Updated from 3:05 p.m. EDT
The recent slide in the dollar has some economists worried about inflation and about foreign investors fleeing U.S.-denominated assets, including stocks. But the fall in the dollar also has an upside: It can help boost corporate earnings.
That's because about one-third of the
total profits come from overseas, according to Stan Shipley, an economist at Merrill Lynch. A decline in the value of the dollar makes American goods cheaper to buy abroad and can help companies with currency translations.
U.S. companies that do business overseas are required to translate their profits from local currency into dollars for quarterly and annual financial statements. A strong dollar can sometimes make profits look worse than they actually are.
"If we raise prices, that will eliminate some of the benefit, and that's what typically happens," said Paul Kasriel, chief economist at Northern Trust. "But that doesn't happen immediately. There is typically a lag time, so I would expect
the weakness in the dollar to have some benefit over the short term."
The U.S. currency hit an eight-month low against the euro and a 5 1/2 month low against the yen on Wednesday. Even though the Bank of Japan intervened in foreign exchange markets to halt the dollar's slide and weaken the yen, the dollar barely budged.
The impact of the intervention was not felt in foreign exchange markets because Japanese officials "were generally seen as fighting the tape," according to Marc Chandler, senior vice president and chief currency strategist at HSBC USA.
Chandler said the dollar has retreated this year because expectations of
tightening have been continuously pushed out. In addition, he said, U.S. stocks have underperformed Japanese and European stock markets. Meanwhile, threats of terrorism on U.S. soil have left foreign investors skittish.
One concern is that the decline in the dollar will boost inflation because foreign goods will become more expensive to purchase here.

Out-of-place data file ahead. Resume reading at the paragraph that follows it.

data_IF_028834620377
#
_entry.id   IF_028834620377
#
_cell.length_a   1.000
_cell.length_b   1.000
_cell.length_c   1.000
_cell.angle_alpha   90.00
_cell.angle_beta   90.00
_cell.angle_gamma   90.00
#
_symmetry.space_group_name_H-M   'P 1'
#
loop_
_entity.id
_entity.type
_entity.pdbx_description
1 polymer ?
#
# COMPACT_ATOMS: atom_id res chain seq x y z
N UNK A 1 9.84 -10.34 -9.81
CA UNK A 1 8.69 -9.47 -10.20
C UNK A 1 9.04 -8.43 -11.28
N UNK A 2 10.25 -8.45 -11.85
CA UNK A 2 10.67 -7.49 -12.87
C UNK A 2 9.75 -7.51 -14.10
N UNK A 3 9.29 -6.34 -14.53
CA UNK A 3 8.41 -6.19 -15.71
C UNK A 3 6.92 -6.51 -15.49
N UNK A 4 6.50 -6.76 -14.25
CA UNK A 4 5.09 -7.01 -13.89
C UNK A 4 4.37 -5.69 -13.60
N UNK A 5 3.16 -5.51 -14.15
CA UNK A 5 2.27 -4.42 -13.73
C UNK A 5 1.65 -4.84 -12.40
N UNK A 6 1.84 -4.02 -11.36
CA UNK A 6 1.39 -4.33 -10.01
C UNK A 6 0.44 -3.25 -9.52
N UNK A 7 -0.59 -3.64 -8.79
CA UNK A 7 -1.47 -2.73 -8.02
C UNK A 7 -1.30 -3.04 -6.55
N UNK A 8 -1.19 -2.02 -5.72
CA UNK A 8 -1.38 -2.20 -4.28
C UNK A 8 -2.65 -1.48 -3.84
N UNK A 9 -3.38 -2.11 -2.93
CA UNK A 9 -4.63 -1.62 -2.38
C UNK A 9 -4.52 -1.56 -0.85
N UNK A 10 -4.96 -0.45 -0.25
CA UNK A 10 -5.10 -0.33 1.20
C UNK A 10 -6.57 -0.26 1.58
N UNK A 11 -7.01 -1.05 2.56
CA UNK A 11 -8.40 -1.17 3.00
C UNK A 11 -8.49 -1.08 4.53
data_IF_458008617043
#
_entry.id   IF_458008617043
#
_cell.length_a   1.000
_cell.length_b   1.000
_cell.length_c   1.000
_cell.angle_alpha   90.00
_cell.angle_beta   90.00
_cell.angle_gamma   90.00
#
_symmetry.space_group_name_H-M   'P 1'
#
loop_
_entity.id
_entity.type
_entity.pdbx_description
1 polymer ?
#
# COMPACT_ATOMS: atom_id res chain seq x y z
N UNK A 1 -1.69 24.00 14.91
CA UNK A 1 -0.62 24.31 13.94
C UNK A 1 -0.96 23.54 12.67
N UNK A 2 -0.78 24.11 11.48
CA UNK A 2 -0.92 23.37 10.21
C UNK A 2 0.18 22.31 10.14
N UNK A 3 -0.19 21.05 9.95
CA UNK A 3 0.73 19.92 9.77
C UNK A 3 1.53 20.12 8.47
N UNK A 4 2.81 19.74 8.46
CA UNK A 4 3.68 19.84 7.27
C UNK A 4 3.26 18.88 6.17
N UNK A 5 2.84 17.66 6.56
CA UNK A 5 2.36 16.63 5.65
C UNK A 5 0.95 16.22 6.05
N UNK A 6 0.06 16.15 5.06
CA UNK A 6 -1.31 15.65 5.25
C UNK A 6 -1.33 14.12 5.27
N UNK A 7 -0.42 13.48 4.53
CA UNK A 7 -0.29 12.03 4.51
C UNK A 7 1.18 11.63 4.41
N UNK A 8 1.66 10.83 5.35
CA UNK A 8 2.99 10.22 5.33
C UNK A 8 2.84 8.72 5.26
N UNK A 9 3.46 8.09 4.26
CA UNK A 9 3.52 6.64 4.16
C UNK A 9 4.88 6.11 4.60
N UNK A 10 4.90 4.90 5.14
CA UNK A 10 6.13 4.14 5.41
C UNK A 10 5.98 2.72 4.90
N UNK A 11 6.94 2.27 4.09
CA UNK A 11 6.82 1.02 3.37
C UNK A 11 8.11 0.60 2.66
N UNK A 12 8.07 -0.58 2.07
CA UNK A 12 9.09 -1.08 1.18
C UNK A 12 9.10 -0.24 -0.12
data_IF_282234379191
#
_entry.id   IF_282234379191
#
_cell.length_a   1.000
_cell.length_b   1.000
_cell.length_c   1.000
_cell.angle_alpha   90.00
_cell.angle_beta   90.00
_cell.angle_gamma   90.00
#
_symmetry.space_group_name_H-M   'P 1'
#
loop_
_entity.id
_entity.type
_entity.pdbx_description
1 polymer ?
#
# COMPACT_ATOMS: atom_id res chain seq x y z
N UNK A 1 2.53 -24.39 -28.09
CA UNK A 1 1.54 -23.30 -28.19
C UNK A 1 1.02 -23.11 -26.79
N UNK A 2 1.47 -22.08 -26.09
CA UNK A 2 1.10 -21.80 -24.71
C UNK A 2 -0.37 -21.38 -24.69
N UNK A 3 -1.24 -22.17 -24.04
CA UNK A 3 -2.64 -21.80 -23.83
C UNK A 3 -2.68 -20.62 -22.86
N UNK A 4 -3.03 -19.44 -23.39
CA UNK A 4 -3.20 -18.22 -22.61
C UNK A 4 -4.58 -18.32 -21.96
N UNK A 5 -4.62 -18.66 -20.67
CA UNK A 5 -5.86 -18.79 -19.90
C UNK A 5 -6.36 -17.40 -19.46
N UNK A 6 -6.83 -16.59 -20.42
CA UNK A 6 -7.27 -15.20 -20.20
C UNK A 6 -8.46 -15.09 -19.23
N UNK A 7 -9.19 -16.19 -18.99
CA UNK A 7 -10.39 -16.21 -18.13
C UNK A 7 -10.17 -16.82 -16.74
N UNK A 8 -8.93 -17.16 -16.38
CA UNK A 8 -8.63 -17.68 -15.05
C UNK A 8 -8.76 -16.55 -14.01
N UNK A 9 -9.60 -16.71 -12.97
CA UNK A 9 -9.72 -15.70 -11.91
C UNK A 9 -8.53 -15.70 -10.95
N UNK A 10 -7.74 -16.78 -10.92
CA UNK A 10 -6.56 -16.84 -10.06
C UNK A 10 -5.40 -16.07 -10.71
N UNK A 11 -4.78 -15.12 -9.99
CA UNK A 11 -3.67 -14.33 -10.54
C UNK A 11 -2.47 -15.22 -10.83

"It's sort of like the chicken and the egg," Kasriel said. "Does inflation rise because the dollar is weakening or is the dollar weakening because of the rise in inflation?"
Still, several economists agree that the U.S. currency hasn't deteriorated enough to have a marked impact on inflation. In addition, Shipley pointed out that between 1985 and 1987, the dollar fell as much as 50% against some of the major currencies without sparking a significant rise in prices.
"The U.S. economy is less sensitive to changes in currency than Europe is," he said. "We have a more dynamic system."
But just as the dollar hasn't fallen enough to ignite inflationary pressures, neither has it fallen enough to give profits a significant boost this year.
Merrill's Shipley said sectors like consumer staples, technology, basic materials and health care all have a large exposure to overseas markets.
Among those with the biggest exposure abroad are
, with 89% of its sales coming from abroad.
all derive roughly 70% of their sales from overseas, while
derive about 60% of their sales from other countries, according to
"The dollar probably hasn't weakened enough" to impact their revenue, said Kasriel. "But it's a slippery slope; once it starts to fall, foreign exchange markets can move quite rapidly."
Indeed, currency traders say the path of least resistance remains down, and Shipley estimates that if the U.S. currency falls an additional 5% against the yen and the euro, corporate earnings could gain 2% this year as a result.
Still, A.G. Edwards chief economist Gary Thayer believes that the dollar would need to decline as much as 20% from current levels in order to have any meaningful impact on profits.
"The magnitude of this decline isn't significant for corporate earnings," he said, adding that the dollar has turned down several times over the last 18 months only to turn around and head higher with little impact on profits.
Ashraf Laidi, chief currency analyst at MG Financial Group, believes that while the fall in the U.S. currency may be a good thing for some stocks, the disadvantages of a weak currency can often overshadow the advantages.
"A decline can represent a loss of confidence in U.S. assets," he said.
Laidi said the dollar needs to retain its resilience so that foreigners will continue purchasing U.S. corporate bonds and help finance the trade deficit, which currently stands at about 4.5% of GDP. In addition, he noted that the U.S. imports about 20% of the world's exports, meaning that other countries are not likely to stand by and watch the dollar spiral down dramatically.
"The world does not want the dollar to go down any more," he said.